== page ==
Logo Designs and the reasons why you shouldn’t DIY
Logo designs; There you are on the cusp of opening your new business, you’ve hundreds of wondrous ideas flowing through your mind. One of them is ‘YES’ I must have a logo! Isn’t that the first thing you need? You are bouncing around with excitement, I need one quick, but oh I don’t really have that much cash to spend on getting a designer to create one… I know I will do it myself. After all how hard can it be? I am intelligent, I have taste, I am creative. Yes, I can do this, easy!
I will tell you why not. Logo designs and especially your logo is that YOUR LOGO is the symbol that points directly to your business. I should reflect what you stand for, it is a symbol of your integrity and a statement of your clients first impressions. Your logo is your brand onto the world, it should be clear, compelling, punchy little package. If you get this wrong, all it will do is reflect on your business.
So before you jump into Coral Paint or worse Word! Here are the reasons you shouldn’t jump into the ‘do it yourself’.
Amateur hour logo designs
There’s a very good reason pro designers charge for their services. We have studied design’s in-and-outs, we know the significant principles and have a finely disciplined eye.
When non-designers do it themselves, you usually end up with something that may not end up in the top 10 but it just doesn’t look completely right.
Perhaps it’s shaky, maybe the font choice isn’t quite right (more on this below) and also, universe forbid, You’ve used clip-art. Arghhhhhhh Somehow it’s just not professional, and that’s the thing. Your logo should be smooth as satin, united and totally sumptuous.
Bad font choices
This is a repeated error made by DIY-ers, and oh boy, can this have a huge negative impact. All those cute little quirky, playful fonts might have looked awesome on your 5-year old daughters birthday invitation that you whipped up, but they are so not the right choice for your logo. Well maybe unless your business is aimed at your daughter only.
What you need to ask is what impression do you want to make? Serious and professional, or juvenile and whimsical? Do you want to be taken seriously? If the answer is yes, then do yourself a favour and go with a timeless, classic font that conveys your brand’s character. It’s got to be something that will run across print and digital, and give your identity real impression.
Bad colour choices
Like the wrong font choices, choosing the wrong colours for your logo can be a perilous mistake. Colour has very powerful psychological associations and if you choose the wrong ones, you can send a totally different message than what you intended. DIYers like yourself might just choose colours that they like (“my favourite colour is green so let’s make it green!”), but fail to realise that colour selection should be a well-considered and deliberate decision. If your business is a family law-firm, customers may not take you sincerely if you’ve used bright pink and orange in your logo. You’ll wish you had reviewed the psychology and emotional consequences of colour before you even start.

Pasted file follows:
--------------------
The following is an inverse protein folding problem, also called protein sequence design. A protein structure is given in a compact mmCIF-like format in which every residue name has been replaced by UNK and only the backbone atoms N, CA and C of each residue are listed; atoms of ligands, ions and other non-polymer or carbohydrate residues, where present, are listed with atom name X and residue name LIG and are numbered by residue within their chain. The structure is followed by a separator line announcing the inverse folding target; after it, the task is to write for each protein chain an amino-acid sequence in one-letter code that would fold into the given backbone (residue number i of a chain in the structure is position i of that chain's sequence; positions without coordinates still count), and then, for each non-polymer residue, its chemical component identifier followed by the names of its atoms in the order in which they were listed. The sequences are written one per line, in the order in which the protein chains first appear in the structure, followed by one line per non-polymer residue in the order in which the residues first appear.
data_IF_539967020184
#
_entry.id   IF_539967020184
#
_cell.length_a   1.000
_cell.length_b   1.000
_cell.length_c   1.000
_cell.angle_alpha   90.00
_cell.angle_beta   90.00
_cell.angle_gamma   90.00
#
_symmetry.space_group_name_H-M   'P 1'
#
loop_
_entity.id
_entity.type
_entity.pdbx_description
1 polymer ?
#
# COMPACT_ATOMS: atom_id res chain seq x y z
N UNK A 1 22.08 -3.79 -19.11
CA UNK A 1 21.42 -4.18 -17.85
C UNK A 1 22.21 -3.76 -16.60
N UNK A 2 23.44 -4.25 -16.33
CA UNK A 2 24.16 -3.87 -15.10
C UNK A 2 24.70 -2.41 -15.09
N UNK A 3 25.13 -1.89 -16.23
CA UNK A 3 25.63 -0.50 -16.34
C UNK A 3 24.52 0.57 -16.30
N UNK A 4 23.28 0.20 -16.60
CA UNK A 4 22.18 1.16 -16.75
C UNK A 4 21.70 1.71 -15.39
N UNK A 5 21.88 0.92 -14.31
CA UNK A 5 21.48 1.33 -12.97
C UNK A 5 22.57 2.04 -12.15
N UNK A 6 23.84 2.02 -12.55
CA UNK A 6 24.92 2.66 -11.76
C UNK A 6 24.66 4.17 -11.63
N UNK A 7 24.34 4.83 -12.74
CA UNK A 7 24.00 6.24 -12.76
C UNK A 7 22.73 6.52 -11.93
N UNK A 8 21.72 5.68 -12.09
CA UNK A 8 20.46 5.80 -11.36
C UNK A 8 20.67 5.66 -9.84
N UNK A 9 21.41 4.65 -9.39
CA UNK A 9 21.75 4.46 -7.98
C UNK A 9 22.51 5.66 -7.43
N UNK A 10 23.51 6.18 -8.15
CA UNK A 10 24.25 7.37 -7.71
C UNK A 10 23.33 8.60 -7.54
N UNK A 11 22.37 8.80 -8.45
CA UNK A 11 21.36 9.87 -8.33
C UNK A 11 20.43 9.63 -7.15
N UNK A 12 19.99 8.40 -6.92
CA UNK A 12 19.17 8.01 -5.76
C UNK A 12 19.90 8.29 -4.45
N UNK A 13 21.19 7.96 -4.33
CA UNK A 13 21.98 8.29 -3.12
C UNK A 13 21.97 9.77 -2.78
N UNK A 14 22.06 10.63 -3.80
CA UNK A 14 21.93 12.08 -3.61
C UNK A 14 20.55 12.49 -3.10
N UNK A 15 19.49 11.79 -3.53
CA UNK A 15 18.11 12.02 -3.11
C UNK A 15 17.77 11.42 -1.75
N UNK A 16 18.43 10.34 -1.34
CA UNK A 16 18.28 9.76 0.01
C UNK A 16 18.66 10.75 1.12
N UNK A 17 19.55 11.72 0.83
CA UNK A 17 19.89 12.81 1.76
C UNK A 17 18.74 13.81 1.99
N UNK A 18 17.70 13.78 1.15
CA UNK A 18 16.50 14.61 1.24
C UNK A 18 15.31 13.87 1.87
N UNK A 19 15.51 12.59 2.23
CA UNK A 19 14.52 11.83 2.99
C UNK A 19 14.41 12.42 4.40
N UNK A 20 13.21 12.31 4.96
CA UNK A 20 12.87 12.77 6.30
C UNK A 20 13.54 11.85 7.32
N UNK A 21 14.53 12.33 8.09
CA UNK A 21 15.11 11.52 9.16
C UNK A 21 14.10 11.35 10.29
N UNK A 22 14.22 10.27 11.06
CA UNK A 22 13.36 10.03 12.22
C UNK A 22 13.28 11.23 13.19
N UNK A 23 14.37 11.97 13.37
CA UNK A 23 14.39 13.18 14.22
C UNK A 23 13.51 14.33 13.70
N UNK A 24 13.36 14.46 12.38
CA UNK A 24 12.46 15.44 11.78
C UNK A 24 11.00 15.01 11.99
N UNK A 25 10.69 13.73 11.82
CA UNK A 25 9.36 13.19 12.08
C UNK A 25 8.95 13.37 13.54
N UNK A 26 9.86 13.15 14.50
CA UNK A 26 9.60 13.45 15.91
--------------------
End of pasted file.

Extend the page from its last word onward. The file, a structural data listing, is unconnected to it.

Uh oh, my logo designs look exactly like someone else’s
But oh those logos your saw on the internet looked so lovely. You wanted yours to look just the alike. Right? Oh no no no, so wrong. Cloning someone else’s logo design can not only encroach on copyright laws and get you in a real predicament, this makes you look like a carbon-copy of another business. Don’t you want to be unique, stand out from the crowd? Don’t you warrant your own identity? The answers are yes, you should, and yes you do. So, here’s a little tip – let other logos motivate you, but use them as just that, motivation. Your logo should be designed entirely for you, from scratch, no buts about that.
Your logo isn’t versatile
You thought you were so talented coming up with your logo that you failed to reflect how it will be used. Is that tall, bony design of yours going to work on your new website? What about on your business cards? How will people read it once it’s reduced to fit? Oh dear, now you are in difficulty. And what about this realisation? You designed it in Word, and now your printer/embroiderer/screen printer wants a vector file. A Vector file, what is that?! Maybe you shouldn’t have DIY’d.
Your logo is too hectic
So, in your new logo you decided to use your kid’s favourite colours (and you have 3 kids), you couldn’t pick out of these two really fashionable fonts you found, you added a little clip-art picture, and you love a few special effects, so you added a drop shadow as well. Oh, my goodness, what have you gone and done? Overloading your logo design is a huge no-no, people are going to be so confounded by everything that’s going on they’re not going to know where to look. They presumably won’t even be able to work out what your business is at a glance. My words of advice? Keep It Simple!!
Communicating the wrong message
As discussed your logo should sum up your brand in one commanding, zappy little package. It should represent at first glance who your business is, what it does and what it represents. Think of the associations and perceptions that your industry has – the fitness industry will be wildly different to the professional and conservative world of GPs or insurance brokers. Experienced designers know how to match these observations with your business to create a bang-on logo. Unfortunately, DIY-ers can get it all wrong and end up missing the mark entirely. Whoops.
Ultimately, your logo should be something you’re proud of and something that represents that brilliant business idea of yours perfectly. Investing a little time and cashola into this most important element of your brand identity is something to seriously consider. After all, getting it wrong is just not worth the gamble. I would love to help you bring your new brand to life or reinvigorate a tired old one.